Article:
Meeting the Needs of ArtistsThe reason for all this complexity comes from the need to be a controller for all applications. However, if we know the limits of our intended application, we can simplify the operation of the instrument. While there is a great diversity among kilns used by ceramic artists, they are all really quite similar compared with, say, a steel mill or a chemical plant. In fact, they are similar enough that one can pick some value for the various PID gains that will pretty much work with all of them.
The key words here are “pretty much.” It is certainly true that for any given kiln, we could improve the response by adjusting the gains. Maybe there is some kiln so far from what we call “typical” that it would have poor performance. But on the whole, most kilns will be controlled “well enough” using standard settings. The main criterion is: will it affect the work? If not, then to insist on perfect tuning is a case of being dominated by technology instead of using technology as a tool.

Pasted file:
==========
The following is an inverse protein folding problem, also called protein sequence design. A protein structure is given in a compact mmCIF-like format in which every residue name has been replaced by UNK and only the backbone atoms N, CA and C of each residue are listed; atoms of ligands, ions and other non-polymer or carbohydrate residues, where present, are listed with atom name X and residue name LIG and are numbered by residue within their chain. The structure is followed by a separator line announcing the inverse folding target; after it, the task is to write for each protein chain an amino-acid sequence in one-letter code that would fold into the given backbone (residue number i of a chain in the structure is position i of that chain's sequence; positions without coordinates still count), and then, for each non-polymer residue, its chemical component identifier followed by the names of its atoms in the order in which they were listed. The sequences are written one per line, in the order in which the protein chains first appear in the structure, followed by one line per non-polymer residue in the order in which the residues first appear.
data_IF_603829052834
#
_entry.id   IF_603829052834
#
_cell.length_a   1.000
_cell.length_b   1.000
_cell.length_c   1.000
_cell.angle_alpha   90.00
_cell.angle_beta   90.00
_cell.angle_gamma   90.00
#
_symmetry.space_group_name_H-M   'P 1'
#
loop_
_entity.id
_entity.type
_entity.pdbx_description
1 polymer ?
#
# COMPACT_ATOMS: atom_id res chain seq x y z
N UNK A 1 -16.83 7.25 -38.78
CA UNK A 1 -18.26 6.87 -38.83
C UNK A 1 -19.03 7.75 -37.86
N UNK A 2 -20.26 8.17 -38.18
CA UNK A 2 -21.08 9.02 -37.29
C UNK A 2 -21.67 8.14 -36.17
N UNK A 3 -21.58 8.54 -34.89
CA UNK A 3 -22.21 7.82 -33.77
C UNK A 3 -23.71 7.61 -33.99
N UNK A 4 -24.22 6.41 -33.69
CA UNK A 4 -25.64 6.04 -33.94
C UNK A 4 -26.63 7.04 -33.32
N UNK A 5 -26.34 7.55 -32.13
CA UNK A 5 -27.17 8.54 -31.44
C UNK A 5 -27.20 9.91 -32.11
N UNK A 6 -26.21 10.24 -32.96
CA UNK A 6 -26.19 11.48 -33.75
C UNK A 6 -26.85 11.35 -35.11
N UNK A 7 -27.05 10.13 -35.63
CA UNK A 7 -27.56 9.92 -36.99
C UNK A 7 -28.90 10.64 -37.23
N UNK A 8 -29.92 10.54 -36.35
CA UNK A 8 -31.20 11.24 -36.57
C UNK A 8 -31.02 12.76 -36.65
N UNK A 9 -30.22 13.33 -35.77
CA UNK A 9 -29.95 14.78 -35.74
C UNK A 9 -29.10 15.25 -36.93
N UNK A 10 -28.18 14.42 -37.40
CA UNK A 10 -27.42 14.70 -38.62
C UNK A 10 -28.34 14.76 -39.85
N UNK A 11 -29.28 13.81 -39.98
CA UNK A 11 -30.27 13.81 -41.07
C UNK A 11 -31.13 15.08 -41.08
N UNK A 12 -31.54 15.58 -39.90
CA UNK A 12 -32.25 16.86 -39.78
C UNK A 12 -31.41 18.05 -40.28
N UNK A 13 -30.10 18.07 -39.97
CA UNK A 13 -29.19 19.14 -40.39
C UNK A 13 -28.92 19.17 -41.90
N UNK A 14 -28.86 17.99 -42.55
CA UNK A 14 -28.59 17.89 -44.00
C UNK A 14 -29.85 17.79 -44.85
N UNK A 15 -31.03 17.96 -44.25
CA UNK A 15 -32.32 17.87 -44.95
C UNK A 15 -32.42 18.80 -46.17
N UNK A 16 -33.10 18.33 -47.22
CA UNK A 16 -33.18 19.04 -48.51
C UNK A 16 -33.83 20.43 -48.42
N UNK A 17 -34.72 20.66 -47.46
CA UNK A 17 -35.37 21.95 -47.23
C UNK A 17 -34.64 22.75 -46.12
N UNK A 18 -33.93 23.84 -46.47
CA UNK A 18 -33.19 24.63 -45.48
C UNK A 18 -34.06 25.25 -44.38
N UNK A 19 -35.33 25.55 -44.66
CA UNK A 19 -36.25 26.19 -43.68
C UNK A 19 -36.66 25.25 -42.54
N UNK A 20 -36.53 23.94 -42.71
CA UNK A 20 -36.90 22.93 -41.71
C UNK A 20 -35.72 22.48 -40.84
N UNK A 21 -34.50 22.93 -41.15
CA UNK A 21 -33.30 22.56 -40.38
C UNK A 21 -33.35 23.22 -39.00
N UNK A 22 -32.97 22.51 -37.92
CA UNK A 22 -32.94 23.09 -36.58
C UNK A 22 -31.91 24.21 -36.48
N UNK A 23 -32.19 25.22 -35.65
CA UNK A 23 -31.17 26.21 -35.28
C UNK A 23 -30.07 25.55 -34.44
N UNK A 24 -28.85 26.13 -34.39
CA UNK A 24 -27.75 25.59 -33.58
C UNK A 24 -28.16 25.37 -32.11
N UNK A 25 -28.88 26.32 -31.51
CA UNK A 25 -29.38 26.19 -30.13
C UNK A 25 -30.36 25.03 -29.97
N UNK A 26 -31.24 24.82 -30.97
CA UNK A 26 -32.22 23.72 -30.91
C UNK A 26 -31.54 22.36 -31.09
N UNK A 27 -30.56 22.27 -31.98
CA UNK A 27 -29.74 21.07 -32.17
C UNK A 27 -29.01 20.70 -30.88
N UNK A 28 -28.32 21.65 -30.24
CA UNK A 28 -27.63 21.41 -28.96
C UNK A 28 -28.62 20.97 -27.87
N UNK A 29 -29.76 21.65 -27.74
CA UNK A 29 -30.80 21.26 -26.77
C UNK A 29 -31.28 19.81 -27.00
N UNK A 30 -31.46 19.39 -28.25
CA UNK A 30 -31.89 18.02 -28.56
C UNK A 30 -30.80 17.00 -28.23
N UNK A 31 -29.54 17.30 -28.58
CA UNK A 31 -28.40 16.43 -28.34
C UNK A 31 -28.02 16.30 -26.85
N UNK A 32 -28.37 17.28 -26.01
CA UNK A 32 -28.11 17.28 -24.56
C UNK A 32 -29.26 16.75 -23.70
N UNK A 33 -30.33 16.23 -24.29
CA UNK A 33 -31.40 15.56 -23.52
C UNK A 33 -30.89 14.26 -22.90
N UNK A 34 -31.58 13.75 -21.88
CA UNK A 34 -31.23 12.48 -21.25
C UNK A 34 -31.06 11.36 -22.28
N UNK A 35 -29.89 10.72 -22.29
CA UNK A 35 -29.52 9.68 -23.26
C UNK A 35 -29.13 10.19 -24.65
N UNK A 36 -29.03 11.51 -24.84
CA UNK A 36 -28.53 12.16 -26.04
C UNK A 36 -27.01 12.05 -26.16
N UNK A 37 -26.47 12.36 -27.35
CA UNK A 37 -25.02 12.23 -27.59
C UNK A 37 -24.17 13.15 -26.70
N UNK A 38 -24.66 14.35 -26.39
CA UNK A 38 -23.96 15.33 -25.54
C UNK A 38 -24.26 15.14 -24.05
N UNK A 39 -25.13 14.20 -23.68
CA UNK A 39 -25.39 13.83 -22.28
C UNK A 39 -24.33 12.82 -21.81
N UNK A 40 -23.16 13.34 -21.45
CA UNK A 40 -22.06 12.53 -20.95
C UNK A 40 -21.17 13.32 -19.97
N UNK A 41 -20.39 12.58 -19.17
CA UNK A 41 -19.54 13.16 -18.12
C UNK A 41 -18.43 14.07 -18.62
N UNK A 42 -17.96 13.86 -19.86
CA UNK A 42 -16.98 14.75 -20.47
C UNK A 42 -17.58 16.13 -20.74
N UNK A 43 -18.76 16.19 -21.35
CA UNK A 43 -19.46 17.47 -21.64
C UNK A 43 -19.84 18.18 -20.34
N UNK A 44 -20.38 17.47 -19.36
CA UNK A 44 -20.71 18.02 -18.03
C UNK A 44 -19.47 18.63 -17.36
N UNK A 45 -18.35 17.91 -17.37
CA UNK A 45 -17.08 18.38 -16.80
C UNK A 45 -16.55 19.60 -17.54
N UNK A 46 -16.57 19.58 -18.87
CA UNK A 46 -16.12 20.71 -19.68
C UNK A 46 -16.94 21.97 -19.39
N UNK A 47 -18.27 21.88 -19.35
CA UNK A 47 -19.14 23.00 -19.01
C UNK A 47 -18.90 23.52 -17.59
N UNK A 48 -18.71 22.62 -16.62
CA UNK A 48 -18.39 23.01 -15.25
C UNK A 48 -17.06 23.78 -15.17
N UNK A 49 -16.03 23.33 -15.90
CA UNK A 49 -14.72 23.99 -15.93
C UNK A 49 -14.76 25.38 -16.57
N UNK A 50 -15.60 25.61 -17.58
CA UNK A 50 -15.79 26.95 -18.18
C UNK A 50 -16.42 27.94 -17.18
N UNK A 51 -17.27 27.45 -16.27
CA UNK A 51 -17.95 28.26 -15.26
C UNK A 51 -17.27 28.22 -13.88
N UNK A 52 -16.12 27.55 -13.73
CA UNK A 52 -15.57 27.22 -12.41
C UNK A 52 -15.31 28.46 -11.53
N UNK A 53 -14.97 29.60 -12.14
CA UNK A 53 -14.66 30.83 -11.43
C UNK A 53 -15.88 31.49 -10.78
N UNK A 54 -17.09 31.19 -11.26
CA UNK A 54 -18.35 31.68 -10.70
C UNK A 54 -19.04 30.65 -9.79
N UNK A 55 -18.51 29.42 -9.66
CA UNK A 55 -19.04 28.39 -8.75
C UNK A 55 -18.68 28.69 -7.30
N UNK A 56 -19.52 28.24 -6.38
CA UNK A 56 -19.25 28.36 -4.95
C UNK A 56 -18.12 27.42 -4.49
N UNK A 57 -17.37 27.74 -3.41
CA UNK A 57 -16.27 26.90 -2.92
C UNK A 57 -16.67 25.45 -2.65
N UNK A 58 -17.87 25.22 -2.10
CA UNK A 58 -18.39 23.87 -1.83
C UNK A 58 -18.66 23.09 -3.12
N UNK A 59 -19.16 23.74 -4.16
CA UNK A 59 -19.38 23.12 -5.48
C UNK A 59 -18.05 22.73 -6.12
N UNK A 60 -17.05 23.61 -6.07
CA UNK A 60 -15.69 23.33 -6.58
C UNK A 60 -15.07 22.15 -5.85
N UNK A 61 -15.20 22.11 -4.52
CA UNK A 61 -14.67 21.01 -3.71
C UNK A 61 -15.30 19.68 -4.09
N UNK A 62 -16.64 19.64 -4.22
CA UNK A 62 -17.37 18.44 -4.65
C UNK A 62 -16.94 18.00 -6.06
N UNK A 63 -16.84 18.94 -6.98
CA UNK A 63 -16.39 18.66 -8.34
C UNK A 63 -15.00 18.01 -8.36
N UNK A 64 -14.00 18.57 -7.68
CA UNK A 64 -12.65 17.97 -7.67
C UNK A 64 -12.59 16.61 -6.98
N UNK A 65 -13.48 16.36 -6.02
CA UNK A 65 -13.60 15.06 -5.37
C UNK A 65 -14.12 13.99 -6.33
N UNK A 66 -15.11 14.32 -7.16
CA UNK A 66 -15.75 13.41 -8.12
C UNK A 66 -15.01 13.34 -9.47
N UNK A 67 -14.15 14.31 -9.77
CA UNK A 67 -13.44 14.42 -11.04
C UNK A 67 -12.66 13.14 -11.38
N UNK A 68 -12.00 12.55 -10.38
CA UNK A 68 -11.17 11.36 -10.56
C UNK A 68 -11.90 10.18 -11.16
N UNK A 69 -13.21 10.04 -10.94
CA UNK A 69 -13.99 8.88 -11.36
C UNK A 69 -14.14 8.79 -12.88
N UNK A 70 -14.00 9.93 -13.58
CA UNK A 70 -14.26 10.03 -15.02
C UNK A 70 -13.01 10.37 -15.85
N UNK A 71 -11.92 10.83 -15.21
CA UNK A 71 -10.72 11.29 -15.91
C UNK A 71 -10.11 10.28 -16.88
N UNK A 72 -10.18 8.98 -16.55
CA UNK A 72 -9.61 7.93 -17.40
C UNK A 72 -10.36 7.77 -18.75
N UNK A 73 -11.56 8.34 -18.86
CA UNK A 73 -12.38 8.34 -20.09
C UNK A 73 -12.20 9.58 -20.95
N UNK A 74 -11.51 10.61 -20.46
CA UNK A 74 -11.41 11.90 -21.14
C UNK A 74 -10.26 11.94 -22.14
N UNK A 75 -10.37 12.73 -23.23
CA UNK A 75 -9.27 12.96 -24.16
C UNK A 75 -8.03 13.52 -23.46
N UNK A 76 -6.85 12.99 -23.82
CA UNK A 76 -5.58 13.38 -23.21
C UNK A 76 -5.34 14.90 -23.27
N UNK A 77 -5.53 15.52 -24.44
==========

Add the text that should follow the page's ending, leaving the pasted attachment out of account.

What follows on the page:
Consider the following analogy. Do we want a Ferrari where a Volkswagen does an adequate job? Sure, that Ferrari is fun to drive: a mere thought will make it change lanes; another thought will pile on the Gs. But if we want to just stay in our own lane and reach our destination, it might be better to have a less responsive, less demanding vehicle. We would also gain an extra seat because we wouldn’t need to take our mechanic with us all the time.